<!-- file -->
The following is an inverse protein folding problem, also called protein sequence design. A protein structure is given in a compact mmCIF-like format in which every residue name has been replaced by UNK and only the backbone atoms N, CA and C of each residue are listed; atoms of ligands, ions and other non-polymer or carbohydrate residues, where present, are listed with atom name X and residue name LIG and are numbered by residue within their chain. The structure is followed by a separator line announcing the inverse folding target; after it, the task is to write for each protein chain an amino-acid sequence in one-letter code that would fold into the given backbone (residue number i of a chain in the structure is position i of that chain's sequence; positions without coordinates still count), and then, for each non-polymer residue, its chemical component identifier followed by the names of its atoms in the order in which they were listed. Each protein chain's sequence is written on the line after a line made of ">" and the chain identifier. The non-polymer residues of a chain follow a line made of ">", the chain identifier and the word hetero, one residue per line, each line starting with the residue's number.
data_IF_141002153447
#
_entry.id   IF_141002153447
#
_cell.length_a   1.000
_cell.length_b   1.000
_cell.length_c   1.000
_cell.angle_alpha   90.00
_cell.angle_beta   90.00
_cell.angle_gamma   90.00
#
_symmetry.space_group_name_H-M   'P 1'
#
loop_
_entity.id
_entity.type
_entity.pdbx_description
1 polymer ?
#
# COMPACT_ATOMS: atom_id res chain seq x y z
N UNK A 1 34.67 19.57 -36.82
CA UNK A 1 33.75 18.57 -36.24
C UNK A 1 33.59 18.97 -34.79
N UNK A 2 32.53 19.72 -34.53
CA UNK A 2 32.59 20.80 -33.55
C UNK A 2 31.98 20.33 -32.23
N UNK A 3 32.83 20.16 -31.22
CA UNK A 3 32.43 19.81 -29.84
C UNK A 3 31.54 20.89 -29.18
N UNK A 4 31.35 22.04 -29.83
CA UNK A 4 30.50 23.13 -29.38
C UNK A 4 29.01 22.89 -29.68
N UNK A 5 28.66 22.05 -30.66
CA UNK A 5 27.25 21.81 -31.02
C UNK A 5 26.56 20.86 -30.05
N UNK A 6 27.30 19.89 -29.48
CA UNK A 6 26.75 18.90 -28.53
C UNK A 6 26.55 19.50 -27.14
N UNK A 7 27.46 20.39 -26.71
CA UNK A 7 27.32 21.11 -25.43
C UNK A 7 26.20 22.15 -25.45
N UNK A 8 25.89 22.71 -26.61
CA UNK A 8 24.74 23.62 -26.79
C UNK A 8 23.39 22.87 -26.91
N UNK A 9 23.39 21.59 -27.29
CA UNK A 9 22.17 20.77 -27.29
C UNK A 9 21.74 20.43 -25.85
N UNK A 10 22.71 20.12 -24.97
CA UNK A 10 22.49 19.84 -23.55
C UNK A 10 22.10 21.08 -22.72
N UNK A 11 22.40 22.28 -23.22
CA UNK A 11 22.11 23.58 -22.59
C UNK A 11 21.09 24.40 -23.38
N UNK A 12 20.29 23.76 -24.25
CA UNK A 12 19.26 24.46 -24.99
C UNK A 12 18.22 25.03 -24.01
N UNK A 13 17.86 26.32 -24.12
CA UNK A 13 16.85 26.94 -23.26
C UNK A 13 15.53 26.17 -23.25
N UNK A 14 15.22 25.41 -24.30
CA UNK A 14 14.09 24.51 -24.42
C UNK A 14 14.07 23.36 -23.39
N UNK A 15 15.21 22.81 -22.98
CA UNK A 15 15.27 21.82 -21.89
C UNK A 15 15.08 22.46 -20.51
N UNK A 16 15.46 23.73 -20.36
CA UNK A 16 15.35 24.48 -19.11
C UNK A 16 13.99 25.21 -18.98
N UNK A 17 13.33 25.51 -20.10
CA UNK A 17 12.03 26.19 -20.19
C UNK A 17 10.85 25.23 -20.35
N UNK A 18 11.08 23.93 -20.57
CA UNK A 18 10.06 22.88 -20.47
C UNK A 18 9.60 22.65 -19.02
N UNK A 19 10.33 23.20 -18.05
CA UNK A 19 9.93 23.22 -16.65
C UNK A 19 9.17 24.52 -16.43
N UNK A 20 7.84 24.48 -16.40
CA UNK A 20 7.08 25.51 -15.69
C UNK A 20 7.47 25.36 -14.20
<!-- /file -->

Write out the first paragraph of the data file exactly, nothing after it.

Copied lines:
The following is an inverse protein folding problem, also called protein sequence design. A protein structure is given in a compact mmCIF-like format in which every residue name has been replaced by UNK and only the backbone atoms N, CA and C of each residue are listed; atoms of ligands, ions and other non-polymer or carbohydrate residues, where present, are listed with atom name X and residue name LIG and are numbered by residue within their chain. The structure is followed by a separator line announcing the inverse folding target; after it, the task is to write for each protein chain an amino-acid sequence in one-letter code that would fold into the given backbone (residue number i of a chain in the structure is position i of that chain's sequence; positions without coordinates still count), and then, for each non-polymer residue, its chemical component identifier followed by the names of its atoms in the order in which they were listed. Each protein chain's sequence is written on the line after a line made of ">" and the chain identifier. The non-polymer residues of a chain follow a line made of ">", the chain identifier and the word hetero, one residue per line, each line starting with the residue's number.